11 March 2010

Rambling Thoughts On Failure

Failure isn't good.

I don't mean nothing good can ever come from a failure. I certainly don't mean all failures are the same. I'm just pointing out that the word "fail" means something, and it's not a positive thing. Redefining failure as something good, no matter how well intentioned, inevitably means we end up talking about something else.

Now, there is real value in recasting a particular situation as something other than a failure. Call it a learning experience, an investment, an education - great! And there's much wisdom in finding goodness in a failure experience. But let's not treat failure itself as something greatly to be desired.

Nobody wants to fail. We want to succeed. Unfortunately, a certain amount of failure is inevitable. But the $1M question is "How much failure is enough?"

NASA's Faster Better Cheaper initiative had a 90% success rate for its first 7 years. Then in 1999, it had a 20% success rate, for a grand total of 62%. For unmanned space missions, the sweet spot is probably somewhere between 90 and 20% (preferably closer to 90, right?). But where? I don't have an answer on that. All I know is that if you can't tolerate failure, then you absolutely deserve every mediocre ounce of "success" you achieve.

4 comments:

Glen B. Alleman said...

Those early success were for small-missions.
Once the mission reached a larger scale, FBC failed to provide the oversight needed to address the "mission success" factors.
One size does not fit all, and when attempted FBC failed in it own mission.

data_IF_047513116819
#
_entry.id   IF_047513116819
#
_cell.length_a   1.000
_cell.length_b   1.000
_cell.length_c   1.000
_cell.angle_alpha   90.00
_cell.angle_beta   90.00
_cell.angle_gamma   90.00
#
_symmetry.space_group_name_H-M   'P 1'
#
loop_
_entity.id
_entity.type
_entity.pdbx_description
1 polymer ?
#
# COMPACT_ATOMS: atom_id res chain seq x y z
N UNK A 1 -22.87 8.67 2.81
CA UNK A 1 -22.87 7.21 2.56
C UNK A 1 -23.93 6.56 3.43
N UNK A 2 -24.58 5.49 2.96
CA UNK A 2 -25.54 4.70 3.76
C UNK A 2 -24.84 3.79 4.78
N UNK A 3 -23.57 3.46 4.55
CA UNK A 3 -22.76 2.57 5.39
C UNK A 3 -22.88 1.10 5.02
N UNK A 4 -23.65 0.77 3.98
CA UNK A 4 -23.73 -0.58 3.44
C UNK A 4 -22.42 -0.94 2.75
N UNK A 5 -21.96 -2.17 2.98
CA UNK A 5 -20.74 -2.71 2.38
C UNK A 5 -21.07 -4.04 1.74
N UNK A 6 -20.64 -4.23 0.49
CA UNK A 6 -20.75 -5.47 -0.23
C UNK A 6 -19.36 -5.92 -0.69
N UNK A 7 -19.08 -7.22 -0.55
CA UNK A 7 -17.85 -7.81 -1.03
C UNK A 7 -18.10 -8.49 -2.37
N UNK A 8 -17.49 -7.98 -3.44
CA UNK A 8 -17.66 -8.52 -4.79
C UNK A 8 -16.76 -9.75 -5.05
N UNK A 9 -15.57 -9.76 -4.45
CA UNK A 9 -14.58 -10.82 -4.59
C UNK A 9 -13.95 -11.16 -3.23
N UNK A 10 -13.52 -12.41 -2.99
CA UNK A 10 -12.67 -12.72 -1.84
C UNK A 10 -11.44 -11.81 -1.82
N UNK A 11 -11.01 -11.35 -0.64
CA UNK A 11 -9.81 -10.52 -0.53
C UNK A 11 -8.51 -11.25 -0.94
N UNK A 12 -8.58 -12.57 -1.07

The Dan Ward said...

I'm not sure the Pathfinder mission to Mars (for example) quite constitutes a "small" mission, but if you insist, I won't quibble.

More to the point, I'm also not sure the fact that FBC kept missions small is an indictment of the approach. Smaller missions do indeed have a higher success rate, even on a per-attempt basis. So, one way to increase our success rate is to keep the size of projects small.

And it's OK to be small. A project's size doesn't determine its scientific worth, and bigger isn't automatically better. Small projects can be highly significant, both scientifically and militarily.

I think one of the things we can learn from FBC is that meaningful space missions don't have to cost so much, take so long, be so big or so complicated. The inevitability of bigness is a myth, as is the belief that bigness equals goodness.

Glen B. Alleman said...

yes it's OK to be small. But from the Process Governance POV, when the politics of FBC overtook the appropriateness of the Safety and Mission Assurance role, things started to unravel.

As a process improvement (Hammer trained) professional, the process fails when it is not properly applied, adjusted or assessed for unidentified failure modes.

Glen B. Alleman said...

" think one of the things we can learn from FBC is that meaningful space missions don't have to cost so much, take so long, be so big or so complicated. The inevitability of bigness is a myth, as is the belief that bigness equals goodness."

I would strongly conjecture that there are 100's of other dimensions to this issue beyond the simple statement above.

Bigness is an artifact of the desired capabilities. Reduce the capabilities, and the mission complexity "may" be reduced.

You're working the wrong end of the stick. Start with controlled the "Mission Capabilities" process, not the resulting project.

Shuttle is an example along with FSF. Control the appetite of the mission planners and you "may" get the desired outcomes of FIST.

FBC was an attempt to do that WITHOUT controlling the appetite of the mission planners. JPL finally learned, other Centers inside NASA have not. CLV was a recent example.

FCS is the current poster child for uncontrolled capabilities. SBIRS as well.